This article uses conversation analysis to investigate reported speech in talk-in-interaction. Beginning with an examination of direct and indirect reported speech, it highlights some of the design features of the former, and the sequential environments in which it occurs. Recent research on direct reported speech in interaction has shown that although it purports to be the accurate replaying of a former locution, speakers can simultaneously convey their assessment of the utterance while reproducing it. This investigation focuses on how speakers implicitly comment on a reported utterance, exploring the design and sequential placement of the device within the ongoing talk. It is found that direct reported speech recurs in making complaints and telling amusing stories. In addition, explicit assessment of the reported utterance is made commonly by the recipient in the next turn, and the reporter often collaborates with the recipient's response by producing a similar one in overlap. Thus, participants react concurrently to the reported utterance.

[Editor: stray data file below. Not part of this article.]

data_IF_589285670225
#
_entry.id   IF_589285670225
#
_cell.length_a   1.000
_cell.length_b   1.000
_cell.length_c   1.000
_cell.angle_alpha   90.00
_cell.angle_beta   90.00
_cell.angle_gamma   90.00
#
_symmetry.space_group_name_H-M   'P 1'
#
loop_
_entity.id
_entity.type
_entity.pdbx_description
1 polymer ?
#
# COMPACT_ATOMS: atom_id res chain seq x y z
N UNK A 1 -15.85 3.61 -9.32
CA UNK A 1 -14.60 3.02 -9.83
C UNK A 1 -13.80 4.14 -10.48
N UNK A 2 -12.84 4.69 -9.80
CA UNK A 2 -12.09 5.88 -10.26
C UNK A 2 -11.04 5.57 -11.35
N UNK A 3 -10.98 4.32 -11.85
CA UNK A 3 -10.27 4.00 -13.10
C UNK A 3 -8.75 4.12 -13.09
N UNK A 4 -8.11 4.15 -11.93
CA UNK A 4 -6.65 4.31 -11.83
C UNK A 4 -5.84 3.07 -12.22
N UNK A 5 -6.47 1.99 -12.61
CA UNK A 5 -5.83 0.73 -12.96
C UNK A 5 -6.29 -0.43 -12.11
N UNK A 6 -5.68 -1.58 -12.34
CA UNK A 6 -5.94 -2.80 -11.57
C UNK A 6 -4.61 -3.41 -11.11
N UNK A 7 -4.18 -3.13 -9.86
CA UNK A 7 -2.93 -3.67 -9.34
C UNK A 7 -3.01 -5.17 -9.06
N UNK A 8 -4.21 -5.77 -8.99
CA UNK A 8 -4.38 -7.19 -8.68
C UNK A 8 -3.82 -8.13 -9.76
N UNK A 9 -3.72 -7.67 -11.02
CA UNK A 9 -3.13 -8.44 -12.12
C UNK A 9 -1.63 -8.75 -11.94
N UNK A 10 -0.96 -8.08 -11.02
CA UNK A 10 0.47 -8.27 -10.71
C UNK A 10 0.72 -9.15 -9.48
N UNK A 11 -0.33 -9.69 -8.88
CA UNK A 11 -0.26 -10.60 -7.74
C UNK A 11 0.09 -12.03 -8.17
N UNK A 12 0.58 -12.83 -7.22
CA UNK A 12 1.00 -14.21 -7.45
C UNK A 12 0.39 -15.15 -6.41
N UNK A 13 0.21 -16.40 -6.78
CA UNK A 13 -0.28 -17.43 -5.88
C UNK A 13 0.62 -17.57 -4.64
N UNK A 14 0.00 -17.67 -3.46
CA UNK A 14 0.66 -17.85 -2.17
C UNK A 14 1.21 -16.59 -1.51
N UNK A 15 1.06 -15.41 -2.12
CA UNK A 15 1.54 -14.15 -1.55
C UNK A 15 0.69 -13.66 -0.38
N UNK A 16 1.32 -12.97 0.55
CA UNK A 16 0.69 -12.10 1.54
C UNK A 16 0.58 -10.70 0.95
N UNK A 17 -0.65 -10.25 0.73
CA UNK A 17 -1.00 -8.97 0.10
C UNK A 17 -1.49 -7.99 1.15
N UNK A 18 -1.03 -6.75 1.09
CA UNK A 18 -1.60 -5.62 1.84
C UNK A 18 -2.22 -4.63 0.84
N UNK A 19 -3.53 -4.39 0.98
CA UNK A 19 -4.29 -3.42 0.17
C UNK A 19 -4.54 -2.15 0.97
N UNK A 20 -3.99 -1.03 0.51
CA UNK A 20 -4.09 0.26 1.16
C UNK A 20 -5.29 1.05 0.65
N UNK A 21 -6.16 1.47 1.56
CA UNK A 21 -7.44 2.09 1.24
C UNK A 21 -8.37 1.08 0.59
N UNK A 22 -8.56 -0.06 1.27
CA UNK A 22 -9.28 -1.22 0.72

|Number of pages
|Research on Language and Social Interaction
|Published - 2000